Patients who were diagnosed with complex regional pain syndrome (CRPS) during childhood or early adulthood experienced long-lasting pain symptoms, according to a study published in Pain Reports.
Patients treated for CRPS at the Stanford Children’s Heath and the Packard Children’s Hospital at Stanford between 1994 and 2018 were sent surveys through the mail. The questionnaires included the Short Form-8 (SF-8) Health Survey and assessed the current state of their CRPS symptoms.
This analysis included 53 completed surveys, which was a response rate of 50%. Patients were aged 13.5±2.2 years at diagnosis, aged 19.1±2.0 years at time of the survey, 77% respondents were women, and 40 respondents were White.
All participants reported receiving a multidisciplinary treatment model, which was standard care for pediatric CRPS. The mean follow-up time was 6.0 years (range, 19 months-13.5 years) and most were treated as outpatients (60%).
Patients received peripheral and/or sympathetic nerve blocks (76%), psychotherapy (83%), and physical therapy (100%). Gabapentin (77%) and tricyclic or serotonin-norepinephrine reuptake inhibitors (81%) were prescribed to the patients.
At the time of the survey, 68% were experiencing pain and 38% had a spread of their CRPS symptoms. Reported pain was correlated with the age of diagnosis, in which with every 1-year increment, the odds of pain increased by 1.61 (P =.005).
Half of the participants indicated they were currently taking at least 1 opioid medication. Patients who were prescribed opioids reported more pain in the CRPS limb and overall severe body pain.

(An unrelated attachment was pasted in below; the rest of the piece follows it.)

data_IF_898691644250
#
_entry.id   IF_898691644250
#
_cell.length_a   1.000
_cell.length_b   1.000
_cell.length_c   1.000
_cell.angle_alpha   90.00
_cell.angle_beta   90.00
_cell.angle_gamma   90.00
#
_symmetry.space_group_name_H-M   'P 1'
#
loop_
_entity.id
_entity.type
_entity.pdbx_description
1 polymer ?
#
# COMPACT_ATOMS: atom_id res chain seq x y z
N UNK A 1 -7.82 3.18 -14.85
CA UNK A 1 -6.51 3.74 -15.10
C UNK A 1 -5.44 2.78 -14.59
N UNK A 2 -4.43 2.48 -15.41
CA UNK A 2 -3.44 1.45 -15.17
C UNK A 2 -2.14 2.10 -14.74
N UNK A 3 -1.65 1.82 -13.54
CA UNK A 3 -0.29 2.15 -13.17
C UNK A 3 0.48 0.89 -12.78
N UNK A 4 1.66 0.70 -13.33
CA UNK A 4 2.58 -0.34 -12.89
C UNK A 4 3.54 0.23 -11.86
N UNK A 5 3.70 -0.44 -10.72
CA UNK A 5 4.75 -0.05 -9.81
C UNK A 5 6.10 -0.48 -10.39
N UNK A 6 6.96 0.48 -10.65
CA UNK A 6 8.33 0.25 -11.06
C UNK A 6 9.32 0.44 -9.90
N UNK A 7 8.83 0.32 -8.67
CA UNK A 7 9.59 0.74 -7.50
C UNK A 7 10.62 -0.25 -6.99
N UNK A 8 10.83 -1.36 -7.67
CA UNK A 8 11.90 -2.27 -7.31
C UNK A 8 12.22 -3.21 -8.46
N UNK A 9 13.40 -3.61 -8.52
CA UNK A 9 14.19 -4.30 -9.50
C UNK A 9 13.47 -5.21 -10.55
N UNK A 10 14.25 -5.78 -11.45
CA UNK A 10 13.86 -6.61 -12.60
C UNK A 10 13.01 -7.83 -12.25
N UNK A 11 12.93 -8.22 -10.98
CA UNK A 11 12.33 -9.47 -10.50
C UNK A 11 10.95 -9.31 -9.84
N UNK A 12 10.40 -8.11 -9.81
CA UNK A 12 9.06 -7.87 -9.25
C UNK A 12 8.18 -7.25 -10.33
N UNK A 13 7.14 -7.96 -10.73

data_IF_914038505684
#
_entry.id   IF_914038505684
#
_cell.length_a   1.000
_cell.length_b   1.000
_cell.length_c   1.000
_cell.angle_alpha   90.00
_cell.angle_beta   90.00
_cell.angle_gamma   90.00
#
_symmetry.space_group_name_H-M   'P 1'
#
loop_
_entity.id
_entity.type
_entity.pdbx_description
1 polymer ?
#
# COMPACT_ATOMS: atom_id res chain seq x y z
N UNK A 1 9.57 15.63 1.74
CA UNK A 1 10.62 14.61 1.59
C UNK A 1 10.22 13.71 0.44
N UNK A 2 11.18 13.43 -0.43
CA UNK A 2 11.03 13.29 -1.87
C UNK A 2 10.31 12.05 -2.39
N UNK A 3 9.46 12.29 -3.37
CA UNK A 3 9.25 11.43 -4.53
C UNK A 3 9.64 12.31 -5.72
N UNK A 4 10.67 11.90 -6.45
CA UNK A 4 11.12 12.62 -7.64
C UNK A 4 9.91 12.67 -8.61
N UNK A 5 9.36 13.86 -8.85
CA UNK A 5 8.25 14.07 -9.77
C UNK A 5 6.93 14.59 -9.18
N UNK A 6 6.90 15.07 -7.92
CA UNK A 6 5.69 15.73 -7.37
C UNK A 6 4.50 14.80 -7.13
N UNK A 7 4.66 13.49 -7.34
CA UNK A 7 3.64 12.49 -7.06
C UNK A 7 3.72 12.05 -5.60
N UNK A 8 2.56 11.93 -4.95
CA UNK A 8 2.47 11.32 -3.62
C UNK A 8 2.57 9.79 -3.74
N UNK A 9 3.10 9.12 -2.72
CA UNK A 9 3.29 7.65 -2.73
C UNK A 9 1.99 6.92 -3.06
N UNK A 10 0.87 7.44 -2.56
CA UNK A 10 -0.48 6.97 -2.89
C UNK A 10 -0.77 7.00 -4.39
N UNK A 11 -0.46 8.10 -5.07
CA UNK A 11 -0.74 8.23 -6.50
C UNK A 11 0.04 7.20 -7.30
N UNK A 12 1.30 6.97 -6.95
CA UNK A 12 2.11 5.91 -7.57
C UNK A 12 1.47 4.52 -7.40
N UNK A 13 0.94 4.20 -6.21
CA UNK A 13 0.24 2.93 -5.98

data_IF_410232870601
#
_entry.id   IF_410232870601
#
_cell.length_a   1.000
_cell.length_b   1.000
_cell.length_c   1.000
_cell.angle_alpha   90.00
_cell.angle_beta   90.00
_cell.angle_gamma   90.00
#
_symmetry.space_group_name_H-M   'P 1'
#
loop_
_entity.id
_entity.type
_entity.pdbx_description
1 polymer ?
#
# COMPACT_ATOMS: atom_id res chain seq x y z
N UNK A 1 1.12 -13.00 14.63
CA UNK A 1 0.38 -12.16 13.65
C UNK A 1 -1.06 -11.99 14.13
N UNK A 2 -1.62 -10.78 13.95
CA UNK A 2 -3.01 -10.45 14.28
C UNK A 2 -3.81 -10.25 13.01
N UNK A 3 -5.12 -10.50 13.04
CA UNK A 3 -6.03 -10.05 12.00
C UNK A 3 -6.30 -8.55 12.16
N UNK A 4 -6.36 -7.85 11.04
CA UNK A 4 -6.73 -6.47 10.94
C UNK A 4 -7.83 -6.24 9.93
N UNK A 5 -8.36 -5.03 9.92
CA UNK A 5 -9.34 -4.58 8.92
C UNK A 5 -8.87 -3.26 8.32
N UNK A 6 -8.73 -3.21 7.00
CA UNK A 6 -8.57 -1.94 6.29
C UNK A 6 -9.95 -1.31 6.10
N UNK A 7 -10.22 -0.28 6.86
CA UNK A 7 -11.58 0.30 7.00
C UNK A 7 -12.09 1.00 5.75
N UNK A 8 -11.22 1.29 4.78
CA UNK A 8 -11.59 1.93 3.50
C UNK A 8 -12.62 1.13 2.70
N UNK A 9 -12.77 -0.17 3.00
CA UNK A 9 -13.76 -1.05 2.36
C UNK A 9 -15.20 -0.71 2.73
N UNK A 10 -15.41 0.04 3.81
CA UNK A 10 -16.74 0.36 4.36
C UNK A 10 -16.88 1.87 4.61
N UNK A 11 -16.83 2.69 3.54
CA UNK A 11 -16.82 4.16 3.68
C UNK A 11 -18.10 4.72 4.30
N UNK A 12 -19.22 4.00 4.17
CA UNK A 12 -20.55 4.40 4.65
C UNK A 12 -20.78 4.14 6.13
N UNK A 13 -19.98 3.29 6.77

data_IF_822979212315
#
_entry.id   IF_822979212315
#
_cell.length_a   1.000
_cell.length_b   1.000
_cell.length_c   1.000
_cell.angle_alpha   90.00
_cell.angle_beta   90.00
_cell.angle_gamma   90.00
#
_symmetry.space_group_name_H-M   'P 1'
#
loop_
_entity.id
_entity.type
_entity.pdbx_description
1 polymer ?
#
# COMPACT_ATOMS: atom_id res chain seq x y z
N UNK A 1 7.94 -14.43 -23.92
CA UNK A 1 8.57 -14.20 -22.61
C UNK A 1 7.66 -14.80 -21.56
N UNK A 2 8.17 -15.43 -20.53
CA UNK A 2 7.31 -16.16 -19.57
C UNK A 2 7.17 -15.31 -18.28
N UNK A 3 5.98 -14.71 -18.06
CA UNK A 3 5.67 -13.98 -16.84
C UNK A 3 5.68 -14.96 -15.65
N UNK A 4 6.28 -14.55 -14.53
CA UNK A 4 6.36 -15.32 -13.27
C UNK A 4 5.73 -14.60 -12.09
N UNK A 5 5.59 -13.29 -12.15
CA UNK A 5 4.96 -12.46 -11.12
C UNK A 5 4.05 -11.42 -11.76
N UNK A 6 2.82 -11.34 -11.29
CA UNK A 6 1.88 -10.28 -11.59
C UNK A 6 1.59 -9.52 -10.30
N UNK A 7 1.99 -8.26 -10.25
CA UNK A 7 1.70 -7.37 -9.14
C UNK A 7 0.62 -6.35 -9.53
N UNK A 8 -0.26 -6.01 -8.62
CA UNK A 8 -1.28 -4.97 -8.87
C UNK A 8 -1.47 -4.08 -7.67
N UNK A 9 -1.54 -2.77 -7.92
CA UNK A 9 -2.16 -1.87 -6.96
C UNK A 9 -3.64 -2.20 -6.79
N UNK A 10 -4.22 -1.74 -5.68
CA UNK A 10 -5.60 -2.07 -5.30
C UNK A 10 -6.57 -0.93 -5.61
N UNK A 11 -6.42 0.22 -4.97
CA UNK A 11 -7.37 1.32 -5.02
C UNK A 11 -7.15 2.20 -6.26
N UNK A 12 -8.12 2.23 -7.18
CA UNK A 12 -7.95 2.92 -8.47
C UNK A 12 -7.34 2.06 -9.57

The reported physical component score (PCS) of the SF-8 was 44.4 (95% CI, 3.3) and 43.4 (95% CI, 3.4) for the mental component (MCS), both of which were lower than the average score of adults in the United States. These scores did not differ significantly among patients with (PCS: 39.3±10.8; MCS: 40.9±11.7) or without (PCS: 55.7±4.0; MCS: 48.83±12.6) pain.
This study may have been limited by the response rate among the older individuals. The investigators attempted to contact former patients using their physical address, email address, or telephone. Patients who had been treated at the center during the 1990’s were more difficult to contact, as their contact information was not up-to-date. It remains unclear from these data what levels of pain were experienced by patients decades after their CRPS diagnoses.
Despite the prevailing belief that short-term prognosis of CRPS among children is favorable in nearly all cases, these data indicated that only a minority of individuals who were treated for childhood CRPS are symptom- or disease-free during early adulthood.
Long-term analyses are needed among this patient population to assess lasting pain symptoms.
Wong B J, Yoon I A, and Krane E J. Outcome in young adults who were diagnosed with complex regional pain syndrome in childhood and adolescence. Pain Rep. 2020;5(6):e860.